The Legal Framework For Compounding Veterinary Drugs
In general, veterinary drug compounding entails tailoring a legal drug to meet the special needs of an individual animal, for example, to potentiate the drug, enable easier administration of the drug or improve the flavor of the drug. You can obtain compounded drugs from animal compounding pharmacy stores using veterinary doctor prescriptions. Of course, government drug agencies closely monitor veterinary medical compounding at both state and Federal levels. In fact, the aforementioned agencies have come up with stringent rules and regulations to prevent possible abuse and misuse of compounded medications. Here are three such regulations:
State Pharmacy Board Stipulations
State pharmacy and veterinary medical boards are responsible for monitoring and regulating the use and distribution of compounded animal drugs within their jurisdiction. These bodies recommend and issue licenses to local veterinary compounding pharmacies, which meet the required standards. Some of these standards include:
• Knowledge and adherence to the Compliance Policy Guide (CPG) described by the FDA.
• Knowledge and adherence to the standards envisaged by the United States Pharmacopeial Convention (USP).
All compounding pharmacies in the state should follow the rules under the above policies to avoid legal action.
The Federal Food and Drug Administration (FDA) regulates veterinary drugs compounding using a number of rules. For instance, the Federal Extra Label Drug Use Policy contains specific rules under which pharmacies may compound animal medications. One of these rules states that veterinary doctors should not prescribe compounded medications solely for economic purposes. Another one states that vets may only prescribe compounded drugs from existing medications approved by the FDA. Before issuing compounded medical prescriptions, there must be proof of an existing relationship between the doctor and patient. Additionally, the FDA also regulates drug compounding through the Animal Medicinal Drug Use Clarification Act. This policy document provides the conditions under which veterinary doctors may prescribe compounded drugs to animals.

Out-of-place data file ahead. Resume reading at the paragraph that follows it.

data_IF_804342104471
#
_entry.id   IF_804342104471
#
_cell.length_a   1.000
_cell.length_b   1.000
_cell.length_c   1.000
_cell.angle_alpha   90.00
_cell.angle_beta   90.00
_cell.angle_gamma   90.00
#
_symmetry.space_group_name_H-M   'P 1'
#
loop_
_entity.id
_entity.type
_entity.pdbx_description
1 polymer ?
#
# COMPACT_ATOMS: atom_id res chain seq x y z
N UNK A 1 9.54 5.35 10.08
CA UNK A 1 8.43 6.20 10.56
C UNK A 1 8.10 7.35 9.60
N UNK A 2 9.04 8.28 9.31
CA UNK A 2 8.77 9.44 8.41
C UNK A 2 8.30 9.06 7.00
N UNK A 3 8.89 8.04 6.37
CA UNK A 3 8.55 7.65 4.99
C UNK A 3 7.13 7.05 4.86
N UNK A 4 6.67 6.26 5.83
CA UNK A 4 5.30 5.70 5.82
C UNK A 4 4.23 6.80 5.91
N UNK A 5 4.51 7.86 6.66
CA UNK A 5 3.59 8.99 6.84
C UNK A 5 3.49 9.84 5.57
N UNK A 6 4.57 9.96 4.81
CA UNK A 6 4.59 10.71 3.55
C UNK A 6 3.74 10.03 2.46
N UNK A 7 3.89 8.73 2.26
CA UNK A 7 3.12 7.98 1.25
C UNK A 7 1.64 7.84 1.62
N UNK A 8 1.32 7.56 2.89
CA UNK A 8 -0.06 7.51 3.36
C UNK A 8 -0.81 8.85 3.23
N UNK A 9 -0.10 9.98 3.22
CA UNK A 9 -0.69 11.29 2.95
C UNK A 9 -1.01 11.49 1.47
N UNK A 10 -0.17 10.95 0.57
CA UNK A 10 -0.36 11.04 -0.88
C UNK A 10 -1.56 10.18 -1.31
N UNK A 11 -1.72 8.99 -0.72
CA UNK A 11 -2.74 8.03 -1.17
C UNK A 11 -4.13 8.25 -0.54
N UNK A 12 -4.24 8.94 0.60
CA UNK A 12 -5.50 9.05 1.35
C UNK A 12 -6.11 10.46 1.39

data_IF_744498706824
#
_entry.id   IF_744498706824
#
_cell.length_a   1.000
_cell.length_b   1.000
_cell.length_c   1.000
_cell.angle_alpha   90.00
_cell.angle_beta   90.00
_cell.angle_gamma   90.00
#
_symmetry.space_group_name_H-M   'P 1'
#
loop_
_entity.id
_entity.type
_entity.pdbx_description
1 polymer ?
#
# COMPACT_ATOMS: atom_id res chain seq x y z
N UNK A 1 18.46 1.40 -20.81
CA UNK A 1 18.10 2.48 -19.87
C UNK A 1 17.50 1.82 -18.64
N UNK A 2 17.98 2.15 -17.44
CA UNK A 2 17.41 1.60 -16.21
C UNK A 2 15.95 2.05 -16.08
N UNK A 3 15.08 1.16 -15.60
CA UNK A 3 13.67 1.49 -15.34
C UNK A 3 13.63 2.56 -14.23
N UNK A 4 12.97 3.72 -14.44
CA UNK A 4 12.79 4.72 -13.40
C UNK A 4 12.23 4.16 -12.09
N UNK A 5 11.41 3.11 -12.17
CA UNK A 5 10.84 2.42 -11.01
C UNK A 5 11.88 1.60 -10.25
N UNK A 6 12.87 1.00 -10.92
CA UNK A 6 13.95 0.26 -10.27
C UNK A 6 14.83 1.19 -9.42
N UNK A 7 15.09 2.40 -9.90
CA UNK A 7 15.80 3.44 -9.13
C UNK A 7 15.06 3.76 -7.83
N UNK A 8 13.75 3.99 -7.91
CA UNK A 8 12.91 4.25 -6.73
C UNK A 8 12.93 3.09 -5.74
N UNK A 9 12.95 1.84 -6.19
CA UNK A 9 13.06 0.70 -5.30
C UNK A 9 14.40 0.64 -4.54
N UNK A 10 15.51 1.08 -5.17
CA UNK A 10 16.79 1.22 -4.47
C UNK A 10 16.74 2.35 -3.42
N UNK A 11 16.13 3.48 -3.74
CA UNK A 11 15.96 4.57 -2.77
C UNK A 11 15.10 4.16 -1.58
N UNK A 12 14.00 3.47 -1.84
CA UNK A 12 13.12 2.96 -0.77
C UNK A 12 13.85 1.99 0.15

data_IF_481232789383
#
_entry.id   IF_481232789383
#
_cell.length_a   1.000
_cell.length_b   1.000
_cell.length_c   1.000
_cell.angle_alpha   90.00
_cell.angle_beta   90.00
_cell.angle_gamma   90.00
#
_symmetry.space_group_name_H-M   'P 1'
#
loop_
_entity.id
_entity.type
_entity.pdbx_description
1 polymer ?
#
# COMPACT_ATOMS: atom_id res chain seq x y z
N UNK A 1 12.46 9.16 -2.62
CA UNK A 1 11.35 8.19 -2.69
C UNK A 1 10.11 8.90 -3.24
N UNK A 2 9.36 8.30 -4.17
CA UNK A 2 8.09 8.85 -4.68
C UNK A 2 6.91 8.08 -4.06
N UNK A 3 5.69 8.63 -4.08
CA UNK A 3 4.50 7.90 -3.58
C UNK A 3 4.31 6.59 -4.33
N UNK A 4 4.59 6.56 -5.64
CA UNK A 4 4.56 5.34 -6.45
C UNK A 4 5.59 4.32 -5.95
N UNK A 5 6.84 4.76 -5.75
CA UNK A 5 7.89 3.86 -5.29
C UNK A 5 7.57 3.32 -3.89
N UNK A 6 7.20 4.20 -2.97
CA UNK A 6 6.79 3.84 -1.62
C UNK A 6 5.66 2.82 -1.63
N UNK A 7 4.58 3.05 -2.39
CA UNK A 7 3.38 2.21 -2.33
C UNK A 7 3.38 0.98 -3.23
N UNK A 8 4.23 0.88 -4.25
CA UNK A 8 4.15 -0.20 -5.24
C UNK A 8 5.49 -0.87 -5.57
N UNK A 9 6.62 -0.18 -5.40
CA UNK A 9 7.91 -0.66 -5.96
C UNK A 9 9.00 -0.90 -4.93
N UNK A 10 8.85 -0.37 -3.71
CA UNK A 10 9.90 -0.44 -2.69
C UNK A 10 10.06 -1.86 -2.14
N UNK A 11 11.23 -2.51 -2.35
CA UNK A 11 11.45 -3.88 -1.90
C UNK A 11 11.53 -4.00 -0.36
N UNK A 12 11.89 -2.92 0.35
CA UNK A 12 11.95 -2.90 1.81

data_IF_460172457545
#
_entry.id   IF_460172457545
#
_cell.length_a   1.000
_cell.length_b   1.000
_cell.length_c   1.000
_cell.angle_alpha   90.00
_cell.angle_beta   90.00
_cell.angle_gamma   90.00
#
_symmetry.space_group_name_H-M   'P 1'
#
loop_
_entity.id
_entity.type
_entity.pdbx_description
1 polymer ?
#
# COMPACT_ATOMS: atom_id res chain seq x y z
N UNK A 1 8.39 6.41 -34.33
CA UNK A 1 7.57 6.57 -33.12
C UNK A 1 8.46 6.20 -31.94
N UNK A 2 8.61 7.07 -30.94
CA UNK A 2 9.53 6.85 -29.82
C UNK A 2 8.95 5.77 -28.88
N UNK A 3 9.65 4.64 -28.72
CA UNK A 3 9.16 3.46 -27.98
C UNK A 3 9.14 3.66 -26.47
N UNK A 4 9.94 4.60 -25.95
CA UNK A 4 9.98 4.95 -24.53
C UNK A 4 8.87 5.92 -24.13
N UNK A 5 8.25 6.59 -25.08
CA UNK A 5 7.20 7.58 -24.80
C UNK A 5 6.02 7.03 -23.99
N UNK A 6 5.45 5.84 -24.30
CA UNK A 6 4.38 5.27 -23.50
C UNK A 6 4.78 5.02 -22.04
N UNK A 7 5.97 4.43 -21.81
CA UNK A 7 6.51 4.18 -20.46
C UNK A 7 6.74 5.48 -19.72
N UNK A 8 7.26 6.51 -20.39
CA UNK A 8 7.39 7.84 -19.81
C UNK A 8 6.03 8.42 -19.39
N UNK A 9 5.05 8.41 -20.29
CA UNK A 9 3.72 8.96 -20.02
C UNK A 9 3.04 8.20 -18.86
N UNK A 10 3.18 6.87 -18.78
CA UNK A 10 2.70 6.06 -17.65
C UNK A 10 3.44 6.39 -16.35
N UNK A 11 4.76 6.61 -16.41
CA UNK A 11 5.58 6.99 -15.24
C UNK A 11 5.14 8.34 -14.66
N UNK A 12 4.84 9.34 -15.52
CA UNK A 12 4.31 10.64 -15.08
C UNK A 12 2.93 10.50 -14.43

A number of public and private entities assist state agents to monitor compounding pharmacies. The American Veterinary Medical Association (AVMA) and the International Academy of Compounding Pharmacists are just two examples of such institutions. The AVMA represents over 80,000 vets working in the US. The organization has introduced several guidelines and policies to inform its members and the public in general about the usage of compounded medications. On the other hand, the International Academy of Compounded Pharmacists registers and accredits these professionals in the US. This organization has a code of conduct for its members, which regulates the use and handling of compounded drugs.
In summary, veterinary drug compounding is useful for effective treatment of some animals. Nonetheless, the practice is open to possible abuse due to lack of sufficient workers to enforce existing state and federal laws. This is why Federal, State and private organizations have come up with stringent regulations to monitor the practice among vets and pharmacies.